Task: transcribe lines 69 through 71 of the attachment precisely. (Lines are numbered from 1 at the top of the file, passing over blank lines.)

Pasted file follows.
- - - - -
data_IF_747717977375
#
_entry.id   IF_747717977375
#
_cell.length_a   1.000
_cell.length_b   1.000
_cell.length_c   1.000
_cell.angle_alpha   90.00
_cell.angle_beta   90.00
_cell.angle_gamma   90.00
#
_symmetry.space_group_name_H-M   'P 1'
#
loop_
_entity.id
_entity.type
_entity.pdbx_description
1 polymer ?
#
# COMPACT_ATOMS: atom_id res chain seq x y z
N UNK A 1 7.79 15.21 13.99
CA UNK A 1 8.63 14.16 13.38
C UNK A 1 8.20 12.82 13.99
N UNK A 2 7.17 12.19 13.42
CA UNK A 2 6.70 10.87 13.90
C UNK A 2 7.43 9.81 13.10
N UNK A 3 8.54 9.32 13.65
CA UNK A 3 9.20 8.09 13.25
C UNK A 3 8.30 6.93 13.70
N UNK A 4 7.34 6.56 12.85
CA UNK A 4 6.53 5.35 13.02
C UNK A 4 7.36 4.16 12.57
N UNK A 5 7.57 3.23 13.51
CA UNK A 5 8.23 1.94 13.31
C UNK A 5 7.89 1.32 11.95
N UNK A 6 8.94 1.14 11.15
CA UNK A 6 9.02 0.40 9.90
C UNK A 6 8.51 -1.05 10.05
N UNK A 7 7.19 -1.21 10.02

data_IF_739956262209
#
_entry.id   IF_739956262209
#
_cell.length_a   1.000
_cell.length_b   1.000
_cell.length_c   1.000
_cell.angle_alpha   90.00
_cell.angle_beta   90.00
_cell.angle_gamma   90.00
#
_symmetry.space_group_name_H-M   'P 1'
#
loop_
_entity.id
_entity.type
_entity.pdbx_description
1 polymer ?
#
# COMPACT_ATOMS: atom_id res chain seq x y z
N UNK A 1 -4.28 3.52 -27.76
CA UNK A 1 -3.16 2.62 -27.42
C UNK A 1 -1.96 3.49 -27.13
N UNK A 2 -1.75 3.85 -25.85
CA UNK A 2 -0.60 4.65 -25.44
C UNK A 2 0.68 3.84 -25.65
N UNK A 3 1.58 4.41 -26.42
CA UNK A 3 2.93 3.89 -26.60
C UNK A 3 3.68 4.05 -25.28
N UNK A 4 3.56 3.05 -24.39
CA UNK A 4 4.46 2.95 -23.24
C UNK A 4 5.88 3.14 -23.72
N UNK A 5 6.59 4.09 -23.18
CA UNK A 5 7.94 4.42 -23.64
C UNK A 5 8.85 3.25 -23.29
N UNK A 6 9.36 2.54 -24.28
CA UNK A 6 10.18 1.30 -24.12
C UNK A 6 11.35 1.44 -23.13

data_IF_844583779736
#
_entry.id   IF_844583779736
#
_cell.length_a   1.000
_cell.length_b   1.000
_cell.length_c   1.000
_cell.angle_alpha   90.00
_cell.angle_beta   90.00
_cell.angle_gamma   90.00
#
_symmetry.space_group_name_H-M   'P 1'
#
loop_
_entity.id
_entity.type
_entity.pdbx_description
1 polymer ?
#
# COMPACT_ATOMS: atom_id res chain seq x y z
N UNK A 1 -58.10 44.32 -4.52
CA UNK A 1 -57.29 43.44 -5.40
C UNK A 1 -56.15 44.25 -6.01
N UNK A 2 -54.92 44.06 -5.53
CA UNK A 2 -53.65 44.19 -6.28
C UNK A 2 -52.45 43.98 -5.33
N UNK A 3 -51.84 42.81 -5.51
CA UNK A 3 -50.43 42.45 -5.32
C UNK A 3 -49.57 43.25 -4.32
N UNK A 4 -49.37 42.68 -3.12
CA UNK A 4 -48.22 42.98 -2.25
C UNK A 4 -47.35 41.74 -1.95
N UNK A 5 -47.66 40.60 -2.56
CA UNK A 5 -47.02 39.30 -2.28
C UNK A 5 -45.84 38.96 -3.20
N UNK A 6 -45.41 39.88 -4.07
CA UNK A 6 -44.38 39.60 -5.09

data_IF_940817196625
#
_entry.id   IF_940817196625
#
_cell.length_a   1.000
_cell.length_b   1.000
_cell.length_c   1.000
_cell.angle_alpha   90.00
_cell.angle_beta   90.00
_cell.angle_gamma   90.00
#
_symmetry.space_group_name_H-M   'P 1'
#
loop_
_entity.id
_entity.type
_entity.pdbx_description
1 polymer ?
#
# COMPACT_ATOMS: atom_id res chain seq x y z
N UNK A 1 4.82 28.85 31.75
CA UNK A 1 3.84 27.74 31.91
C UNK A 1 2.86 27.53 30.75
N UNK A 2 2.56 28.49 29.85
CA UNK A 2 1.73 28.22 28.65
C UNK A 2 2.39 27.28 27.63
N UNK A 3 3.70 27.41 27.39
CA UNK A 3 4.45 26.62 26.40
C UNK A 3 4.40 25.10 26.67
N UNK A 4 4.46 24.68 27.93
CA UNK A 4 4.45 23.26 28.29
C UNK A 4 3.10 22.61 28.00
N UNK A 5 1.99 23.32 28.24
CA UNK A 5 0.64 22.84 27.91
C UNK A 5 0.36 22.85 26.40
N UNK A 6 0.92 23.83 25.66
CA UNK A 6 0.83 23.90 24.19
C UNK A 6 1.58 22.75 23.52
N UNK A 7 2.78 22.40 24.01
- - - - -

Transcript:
N UNK A 4 3.56 3.05 -24.39
CA UNK A 4 4.46 2.95 -23.24
C UNK A 4 5.88 3.14 -23.72